The coloring is also slightly different with the white spots being longer and looking more like a streak of white.

Like most pothos, this plant does best in bright indirect light but can tolerate lower light conditions.

Jessenia Pothos (Epipremnum aureum ‘Jessenia’)

The Jessenia pothos is a beautiful variety of pothos with variegated leaves that are shades of green and yellow-green. Jessenia can be confused with marble queen, though the marble queen leaves are lighter and jessenia has no white or cream color on its leaves.

This variety does best in bright, indirect light and is considered a slower grower than some.

Snow Queen Pothos (Epipremnum aureum ‘Snow Queen’)

Snow Queen Pothos

The Snow Queen pothos is a beautiful, variegated plant with leaves that are white with splotches of green.

This variety does best in bright indirect light but can also tolerate lower light conditions. If the snow queen is kept in low light it will start to produce greener and less white leaves. To keep it producing mostly white leaves, it needs bright indirect light.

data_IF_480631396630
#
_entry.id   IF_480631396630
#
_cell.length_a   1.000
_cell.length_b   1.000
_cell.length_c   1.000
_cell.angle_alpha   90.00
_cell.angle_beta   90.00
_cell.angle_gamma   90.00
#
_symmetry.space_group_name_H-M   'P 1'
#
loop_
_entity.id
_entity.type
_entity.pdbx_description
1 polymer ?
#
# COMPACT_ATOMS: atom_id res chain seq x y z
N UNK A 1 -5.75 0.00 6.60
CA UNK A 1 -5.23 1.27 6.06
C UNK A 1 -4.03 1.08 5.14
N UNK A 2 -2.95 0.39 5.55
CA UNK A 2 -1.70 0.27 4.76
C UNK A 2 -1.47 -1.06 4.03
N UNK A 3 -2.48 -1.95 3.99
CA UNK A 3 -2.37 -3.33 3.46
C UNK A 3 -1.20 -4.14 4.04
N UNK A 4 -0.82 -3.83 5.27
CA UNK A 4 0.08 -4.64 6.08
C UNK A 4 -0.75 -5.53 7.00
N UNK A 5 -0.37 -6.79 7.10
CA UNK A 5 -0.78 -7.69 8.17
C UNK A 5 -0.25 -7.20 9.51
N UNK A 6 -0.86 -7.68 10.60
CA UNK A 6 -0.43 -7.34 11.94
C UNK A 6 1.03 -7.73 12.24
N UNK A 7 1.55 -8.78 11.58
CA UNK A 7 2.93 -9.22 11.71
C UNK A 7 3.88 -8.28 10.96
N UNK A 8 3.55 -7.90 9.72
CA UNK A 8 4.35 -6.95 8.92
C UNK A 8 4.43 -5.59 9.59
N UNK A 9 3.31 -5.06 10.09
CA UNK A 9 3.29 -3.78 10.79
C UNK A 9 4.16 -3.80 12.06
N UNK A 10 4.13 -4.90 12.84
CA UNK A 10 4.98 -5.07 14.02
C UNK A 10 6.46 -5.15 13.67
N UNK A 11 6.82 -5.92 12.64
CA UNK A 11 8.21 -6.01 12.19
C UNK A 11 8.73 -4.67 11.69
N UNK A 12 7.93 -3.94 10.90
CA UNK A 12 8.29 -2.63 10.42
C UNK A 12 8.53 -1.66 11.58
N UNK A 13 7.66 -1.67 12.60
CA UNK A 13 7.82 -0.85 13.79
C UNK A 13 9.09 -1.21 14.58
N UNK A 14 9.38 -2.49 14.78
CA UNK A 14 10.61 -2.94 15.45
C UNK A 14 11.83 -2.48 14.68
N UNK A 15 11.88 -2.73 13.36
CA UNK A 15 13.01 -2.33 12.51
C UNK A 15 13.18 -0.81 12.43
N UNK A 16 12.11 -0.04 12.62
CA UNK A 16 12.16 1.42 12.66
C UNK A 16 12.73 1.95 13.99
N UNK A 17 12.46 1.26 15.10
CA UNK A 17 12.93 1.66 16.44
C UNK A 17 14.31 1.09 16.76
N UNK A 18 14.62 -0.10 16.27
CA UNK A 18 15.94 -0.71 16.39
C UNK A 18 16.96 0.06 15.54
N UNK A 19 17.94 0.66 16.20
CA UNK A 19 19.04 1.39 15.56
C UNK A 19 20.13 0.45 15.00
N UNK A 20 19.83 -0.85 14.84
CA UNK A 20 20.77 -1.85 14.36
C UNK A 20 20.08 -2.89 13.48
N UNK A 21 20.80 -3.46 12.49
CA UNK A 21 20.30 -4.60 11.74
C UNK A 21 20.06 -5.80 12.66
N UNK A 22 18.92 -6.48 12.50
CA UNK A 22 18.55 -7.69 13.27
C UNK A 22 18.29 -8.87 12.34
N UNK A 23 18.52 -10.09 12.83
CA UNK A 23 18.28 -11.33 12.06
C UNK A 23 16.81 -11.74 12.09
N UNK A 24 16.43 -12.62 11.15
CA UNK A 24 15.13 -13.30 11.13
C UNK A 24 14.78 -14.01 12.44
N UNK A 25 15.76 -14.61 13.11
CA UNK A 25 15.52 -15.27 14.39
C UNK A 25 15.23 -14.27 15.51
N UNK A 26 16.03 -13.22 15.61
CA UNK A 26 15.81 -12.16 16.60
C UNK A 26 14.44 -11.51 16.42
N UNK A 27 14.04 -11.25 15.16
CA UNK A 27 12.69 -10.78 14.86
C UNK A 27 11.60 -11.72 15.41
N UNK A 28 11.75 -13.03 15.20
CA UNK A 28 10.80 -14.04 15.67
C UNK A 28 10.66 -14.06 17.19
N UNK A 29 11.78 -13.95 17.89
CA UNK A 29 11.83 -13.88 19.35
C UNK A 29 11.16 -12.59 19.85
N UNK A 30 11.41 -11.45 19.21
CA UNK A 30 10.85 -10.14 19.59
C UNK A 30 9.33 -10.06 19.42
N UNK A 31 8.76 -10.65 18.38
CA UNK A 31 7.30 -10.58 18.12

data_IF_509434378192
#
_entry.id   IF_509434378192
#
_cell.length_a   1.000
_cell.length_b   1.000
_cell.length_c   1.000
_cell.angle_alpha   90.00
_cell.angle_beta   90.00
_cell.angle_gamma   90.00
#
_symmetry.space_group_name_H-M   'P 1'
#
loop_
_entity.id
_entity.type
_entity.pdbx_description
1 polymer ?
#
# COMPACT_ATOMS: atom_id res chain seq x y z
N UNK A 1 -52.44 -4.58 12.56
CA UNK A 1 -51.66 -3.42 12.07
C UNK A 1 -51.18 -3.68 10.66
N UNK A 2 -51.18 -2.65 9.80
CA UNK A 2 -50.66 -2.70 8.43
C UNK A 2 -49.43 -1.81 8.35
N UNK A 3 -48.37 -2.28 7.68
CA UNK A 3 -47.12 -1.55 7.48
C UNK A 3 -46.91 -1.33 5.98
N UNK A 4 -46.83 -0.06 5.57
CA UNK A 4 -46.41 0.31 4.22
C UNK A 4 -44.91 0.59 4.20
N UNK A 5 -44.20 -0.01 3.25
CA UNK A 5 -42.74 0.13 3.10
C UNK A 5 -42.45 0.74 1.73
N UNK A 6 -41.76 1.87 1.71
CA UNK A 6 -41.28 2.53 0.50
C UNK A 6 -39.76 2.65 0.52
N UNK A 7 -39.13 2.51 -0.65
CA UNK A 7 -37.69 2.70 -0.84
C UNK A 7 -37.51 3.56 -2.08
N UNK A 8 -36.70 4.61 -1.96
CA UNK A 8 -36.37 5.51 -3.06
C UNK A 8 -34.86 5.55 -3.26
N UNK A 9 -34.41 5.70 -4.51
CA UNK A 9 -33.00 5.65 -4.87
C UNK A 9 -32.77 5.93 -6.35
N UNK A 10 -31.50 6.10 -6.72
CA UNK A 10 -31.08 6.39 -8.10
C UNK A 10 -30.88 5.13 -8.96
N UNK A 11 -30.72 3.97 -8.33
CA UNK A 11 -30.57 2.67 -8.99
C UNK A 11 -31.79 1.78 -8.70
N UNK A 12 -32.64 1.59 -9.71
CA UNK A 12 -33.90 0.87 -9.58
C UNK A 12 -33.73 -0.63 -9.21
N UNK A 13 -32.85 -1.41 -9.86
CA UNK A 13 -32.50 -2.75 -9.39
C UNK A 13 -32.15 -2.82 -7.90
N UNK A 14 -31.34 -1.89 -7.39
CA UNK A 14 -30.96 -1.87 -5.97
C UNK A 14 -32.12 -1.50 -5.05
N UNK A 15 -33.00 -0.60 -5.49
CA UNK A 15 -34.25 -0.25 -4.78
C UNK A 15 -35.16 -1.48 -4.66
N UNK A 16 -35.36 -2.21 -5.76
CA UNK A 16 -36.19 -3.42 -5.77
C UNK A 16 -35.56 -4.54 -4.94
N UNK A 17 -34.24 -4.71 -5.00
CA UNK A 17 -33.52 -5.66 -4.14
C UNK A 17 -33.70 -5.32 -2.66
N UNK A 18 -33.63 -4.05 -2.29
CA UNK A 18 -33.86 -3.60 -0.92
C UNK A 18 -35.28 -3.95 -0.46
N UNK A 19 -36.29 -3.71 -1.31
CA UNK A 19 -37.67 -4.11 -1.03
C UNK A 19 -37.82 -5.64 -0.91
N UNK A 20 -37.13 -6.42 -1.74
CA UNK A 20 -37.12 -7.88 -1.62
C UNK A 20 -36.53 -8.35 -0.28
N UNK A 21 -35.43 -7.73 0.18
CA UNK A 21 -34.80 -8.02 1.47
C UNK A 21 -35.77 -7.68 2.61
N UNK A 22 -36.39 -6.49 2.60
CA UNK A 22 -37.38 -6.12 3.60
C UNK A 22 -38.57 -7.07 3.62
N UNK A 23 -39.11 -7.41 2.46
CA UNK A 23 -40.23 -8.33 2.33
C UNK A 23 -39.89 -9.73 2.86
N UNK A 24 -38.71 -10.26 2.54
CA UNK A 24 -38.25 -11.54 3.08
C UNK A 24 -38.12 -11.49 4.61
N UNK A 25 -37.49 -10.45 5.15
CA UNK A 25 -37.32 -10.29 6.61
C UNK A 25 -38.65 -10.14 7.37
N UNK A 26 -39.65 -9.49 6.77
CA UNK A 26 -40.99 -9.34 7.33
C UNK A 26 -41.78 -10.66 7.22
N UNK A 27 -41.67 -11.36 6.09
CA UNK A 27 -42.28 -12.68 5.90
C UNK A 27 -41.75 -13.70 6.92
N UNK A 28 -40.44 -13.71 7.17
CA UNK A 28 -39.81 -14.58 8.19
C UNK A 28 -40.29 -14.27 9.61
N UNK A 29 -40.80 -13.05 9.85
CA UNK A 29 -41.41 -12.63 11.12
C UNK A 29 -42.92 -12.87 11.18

The Snow Queen pothos is a slow grower partly due to the limited amount of green the leaves have. The less green it has, the less chlorophyll it has meaning the less photosynthesis it can do. This means it has less energy for new growth.

Global Green Pothos (Epipremnum aureum ‘Global Green’)

Global Green Pothos

The Global Green pothos is a variegated plant with leaves that are shades of green. The leaves tend to have a darker green on the outsides of the leaves with a lighter green on the middle part of the leaves.